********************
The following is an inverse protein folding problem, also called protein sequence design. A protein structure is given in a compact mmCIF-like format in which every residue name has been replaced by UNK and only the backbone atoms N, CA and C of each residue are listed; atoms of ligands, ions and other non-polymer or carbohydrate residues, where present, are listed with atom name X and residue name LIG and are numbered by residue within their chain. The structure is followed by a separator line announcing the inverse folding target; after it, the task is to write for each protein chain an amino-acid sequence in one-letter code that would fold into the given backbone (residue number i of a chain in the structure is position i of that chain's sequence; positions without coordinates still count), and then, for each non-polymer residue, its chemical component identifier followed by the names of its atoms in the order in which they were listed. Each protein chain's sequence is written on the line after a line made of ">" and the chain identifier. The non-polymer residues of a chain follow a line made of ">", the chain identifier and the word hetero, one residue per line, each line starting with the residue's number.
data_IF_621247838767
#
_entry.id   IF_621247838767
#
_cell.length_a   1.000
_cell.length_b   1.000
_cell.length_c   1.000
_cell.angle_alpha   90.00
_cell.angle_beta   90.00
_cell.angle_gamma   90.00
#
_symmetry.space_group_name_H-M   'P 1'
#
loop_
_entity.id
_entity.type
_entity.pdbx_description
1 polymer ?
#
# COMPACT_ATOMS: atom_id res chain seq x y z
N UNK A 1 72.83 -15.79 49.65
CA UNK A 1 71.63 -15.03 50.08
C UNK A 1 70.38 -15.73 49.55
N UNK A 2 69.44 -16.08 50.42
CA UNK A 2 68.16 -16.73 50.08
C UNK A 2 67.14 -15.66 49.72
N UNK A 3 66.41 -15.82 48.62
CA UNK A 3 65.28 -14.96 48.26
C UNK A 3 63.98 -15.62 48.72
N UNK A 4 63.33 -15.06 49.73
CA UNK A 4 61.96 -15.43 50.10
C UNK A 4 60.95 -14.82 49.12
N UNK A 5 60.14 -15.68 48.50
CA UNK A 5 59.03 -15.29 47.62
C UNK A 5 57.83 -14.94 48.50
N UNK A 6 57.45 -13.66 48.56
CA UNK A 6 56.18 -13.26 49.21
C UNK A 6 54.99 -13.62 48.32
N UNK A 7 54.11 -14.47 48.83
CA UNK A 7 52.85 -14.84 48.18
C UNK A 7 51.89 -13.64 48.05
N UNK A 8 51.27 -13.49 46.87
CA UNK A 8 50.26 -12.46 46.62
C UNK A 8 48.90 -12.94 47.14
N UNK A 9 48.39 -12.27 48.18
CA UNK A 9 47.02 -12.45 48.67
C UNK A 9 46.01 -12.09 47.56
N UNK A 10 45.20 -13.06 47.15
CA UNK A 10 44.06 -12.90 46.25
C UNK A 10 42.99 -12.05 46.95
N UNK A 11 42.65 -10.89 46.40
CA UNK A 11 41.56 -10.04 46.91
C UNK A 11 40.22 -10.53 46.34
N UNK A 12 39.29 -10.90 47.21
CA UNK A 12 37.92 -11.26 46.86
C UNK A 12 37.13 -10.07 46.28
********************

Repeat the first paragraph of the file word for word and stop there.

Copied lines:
The following is an inverse protein folding problem, also called protein sequence design. A protein structure is given in a compact mmCIF-like format in which every residue name has been replaced by UNK and only the backbone atoms N, CA and C of each residue are listed; atoms of ligands, ions and other non-polymer or carbohydrate residues, where present, are listed with atom name X and residue name LIG and are numbered by residue within their chain. The structure is followed by a separator line announcing the inverse folding target; after it, the task is to write for each protein chain an amino-acid sequence in one-letter code that would fold into the given backbone (residue number i of a chain in the structure is position i of that chain's sequence; positions without coordinates still count), and then, for each non-polymer residue, its chemical component identifier followed by the names of its atoms in the order in which they were listed. Each protein chain's sequence is written on the line after a line made of ">" and the chain identifier. The non-polymer residues of a chain follow a line made of ">", the chain identifier and the word hetero, one residue per line, each line starting with the residue's number.